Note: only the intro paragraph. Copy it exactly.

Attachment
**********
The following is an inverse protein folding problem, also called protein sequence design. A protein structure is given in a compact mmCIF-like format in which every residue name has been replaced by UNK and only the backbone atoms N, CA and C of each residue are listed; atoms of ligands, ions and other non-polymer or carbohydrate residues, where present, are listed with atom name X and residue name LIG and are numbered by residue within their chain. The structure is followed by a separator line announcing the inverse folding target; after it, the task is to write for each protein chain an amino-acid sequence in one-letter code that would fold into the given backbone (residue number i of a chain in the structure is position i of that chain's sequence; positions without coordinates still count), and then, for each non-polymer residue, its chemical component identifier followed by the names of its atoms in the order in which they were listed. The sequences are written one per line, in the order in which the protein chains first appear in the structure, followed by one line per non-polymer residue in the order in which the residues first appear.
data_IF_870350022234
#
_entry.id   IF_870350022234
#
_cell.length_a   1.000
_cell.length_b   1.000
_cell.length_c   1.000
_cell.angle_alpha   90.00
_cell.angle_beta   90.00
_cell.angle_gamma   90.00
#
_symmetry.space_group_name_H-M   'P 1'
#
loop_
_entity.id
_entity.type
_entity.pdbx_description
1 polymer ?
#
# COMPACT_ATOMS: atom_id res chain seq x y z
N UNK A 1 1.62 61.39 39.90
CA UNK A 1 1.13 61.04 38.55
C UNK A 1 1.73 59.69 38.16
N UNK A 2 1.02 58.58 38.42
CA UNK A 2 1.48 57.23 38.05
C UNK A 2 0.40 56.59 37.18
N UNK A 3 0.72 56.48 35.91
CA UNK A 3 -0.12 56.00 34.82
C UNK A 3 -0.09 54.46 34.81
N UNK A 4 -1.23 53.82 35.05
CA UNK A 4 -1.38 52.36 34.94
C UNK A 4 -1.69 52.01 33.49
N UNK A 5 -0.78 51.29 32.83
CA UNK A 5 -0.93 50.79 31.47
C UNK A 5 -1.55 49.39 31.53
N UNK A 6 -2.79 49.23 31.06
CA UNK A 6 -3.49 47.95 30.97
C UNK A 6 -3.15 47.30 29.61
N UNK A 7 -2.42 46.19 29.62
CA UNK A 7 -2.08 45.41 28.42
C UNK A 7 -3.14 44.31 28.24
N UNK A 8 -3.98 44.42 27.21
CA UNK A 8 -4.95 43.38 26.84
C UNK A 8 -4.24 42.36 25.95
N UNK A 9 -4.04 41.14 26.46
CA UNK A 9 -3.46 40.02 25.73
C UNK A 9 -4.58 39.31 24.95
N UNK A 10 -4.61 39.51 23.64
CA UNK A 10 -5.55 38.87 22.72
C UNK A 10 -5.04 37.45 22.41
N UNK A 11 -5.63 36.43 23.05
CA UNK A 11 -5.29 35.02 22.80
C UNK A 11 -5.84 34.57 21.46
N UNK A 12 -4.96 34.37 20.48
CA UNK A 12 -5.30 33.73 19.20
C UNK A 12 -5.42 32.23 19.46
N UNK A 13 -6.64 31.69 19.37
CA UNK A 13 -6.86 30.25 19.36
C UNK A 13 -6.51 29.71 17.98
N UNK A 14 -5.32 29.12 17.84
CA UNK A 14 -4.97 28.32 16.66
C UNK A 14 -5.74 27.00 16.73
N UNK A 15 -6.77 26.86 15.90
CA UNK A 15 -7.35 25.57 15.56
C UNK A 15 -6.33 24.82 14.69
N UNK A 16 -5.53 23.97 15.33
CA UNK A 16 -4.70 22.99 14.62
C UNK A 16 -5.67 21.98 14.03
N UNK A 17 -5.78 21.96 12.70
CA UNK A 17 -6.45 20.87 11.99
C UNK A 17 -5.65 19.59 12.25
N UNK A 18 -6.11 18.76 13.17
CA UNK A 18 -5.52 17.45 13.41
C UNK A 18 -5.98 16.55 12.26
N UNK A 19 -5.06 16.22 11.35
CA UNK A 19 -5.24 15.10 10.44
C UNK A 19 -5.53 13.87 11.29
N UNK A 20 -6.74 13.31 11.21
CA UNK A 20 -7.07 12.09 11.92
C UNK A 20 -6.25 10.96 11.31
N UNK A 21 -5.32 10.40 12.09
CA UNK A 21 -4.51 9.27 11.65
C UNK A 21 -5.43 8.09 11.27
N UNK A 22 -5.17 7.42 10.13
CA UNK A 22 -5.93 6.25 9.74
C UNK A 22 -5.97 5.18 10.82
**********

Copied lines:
The following is an inverse protein folding problem, also called protein sequence design. A protein structure is given in a compact mmCIF-like format in which every residue name has been replaced by UNK and only the backbone atoms N, CA and C of each residue are listed; atoms of ligands, ions and other non-polymer or carbohydrate residues, where present, are listed with atom name X and residue name LIG and are numbered by residue within their chain. The structure is followed by a separator line announcing the inverse folding target; after it, the task is to write for each protein chain an amino-acid sequence in one-letter code that would fold into the given backbone (residue number i of a chain in the structure is position i of that chain's sequence; positions without coordinates still count), and then, for each non-polymer residue, its chemical component identifier followed by the names of its atoms in the order in which they were listed. The sequences are written one per line, in the order in which the protein chains first appear in the structure, followed by one line per non-polymer residue in the order in which the residues first appear.